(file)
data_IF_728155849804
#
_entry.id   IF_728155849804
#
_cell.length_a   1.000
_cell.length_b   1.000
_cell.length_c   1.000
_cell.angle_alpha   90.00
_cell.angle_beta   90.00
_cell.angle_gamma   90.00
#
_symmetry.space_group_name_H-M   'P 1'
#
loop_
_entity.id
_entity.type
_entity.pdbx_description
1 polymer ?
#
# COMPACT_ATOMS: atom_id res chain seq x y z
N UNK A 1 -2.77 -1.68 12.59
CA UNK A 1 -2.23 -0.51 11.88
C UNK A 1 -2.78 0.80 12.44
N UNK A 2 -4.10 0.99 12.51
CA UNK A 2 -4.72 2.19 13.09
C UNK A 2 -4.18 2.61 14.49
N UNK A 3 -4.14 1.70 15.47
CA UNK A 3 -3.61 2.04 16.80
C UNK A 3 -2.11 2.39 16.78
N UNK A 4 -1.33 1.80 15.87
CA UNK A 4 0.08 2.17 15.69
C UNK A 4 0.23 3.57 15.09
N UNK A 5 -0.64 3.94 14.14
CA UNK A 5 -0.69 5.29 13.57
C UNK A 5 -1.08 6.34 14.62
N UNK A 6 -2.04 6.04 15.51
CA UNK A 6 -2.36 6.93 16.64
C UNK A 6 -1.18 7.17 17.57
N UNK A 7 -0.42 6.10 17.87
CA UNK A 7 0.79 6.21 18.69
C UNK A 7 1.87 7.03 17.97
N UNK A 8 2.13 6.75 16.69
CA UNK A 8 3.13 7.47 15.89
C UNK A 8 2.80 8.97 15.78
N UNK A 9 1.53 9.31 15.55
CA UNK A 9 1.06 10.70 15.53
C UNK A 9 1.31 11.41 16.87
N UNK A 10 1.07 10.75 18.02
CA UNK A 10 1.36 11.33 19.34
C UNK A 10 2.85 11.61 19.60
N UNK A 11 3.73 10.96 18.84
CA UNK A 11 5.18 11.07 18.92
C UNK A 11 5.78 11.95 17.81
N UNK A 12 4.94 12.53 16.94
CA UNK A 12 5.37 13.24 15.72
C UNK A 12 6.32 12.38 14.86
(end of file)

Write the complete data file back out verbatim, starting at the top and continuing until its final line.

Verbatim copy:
data_IF_728155849804
#
_entry.id   IF_728155849804
#
_cell.length_a   1.000
_cell.length_b   1.000
_cell.length_c   1.000
_cell.angle_alpha   90.00
_cell.angle_beta   90.00
_cell.angle_gamma   90.00
#
_symmetry.space_group_name_H-M   'P 1'
#
loop_
_entity.id
_entity.type
_entity.pdbx_description
1 polymer ?
#
# COMPACT_ATOMS: atom_id res chain seq x y z
N UNK A 1 -2.77 -1.68 12.59
CA UNK A 1 -2.23 -0.51 11.88
C UNK A 1 -2.78 0.80 12.44
N UNK A 2 -4.10 0.99 12.51
CA UNK A 2 -4.72 2.19 13.09
C UNK A 2 -4.18 2.61 14.49
N UNK A 3 -4.14 1.70 15.47
CA UNK A 3 -3.61 2.04 16.80
C UNK A 3 -2.11 2.39 16.78
N UNK A 4 -1.33 1.80 15.87
CA UNK A 4 0.08 2.17 15.69
C UNK A 4 0.23 3.57 15.09
N UNK A 5 -0.64 3.94 14.14
CA UNK A 5 -0.69 5.29 13.57
C UNK A 5 -1.08 6.34 14.62
N UNK A 6 -2.04 6.04 15.51
CA UNK A 6 -2.36 6.93 16.64
C UNK A 6 -1.18 7.17 17.57
N UNK A 7 -0.42 6.10 17.87
CA UNK A 7 0.79 6.21 18.69
C UNK A 7 1.87 7.03 17.97
N UNK A 8 2.13 6.75 16.69
CA UNK A 8 3.13 7.47 15.89
C UNK A 8 2.80 8.97 15.78
N UNK A 9 1.53 9.31 15.55
CA UNK A 9 1.06 10.70 15.53
C UNK A 9 1.31 11.41 16.87
N UNK A 10 1.07 10.75 18.02
CA UNK A 10 1.36 11.33 19.34
C UNK A 10 2.85 11.61 19.60
N UNK A 11 3.73 10.96 18.84
CA UNK A 11 5.18 11.07 18.92
C UNK A 11 5.78 11.95 17.81
N UNK A 12 4.94 12.53 16.94
CA UNK A 12 5.37 13.24 15.72
C UNK A 12 6.32 12.38 14.86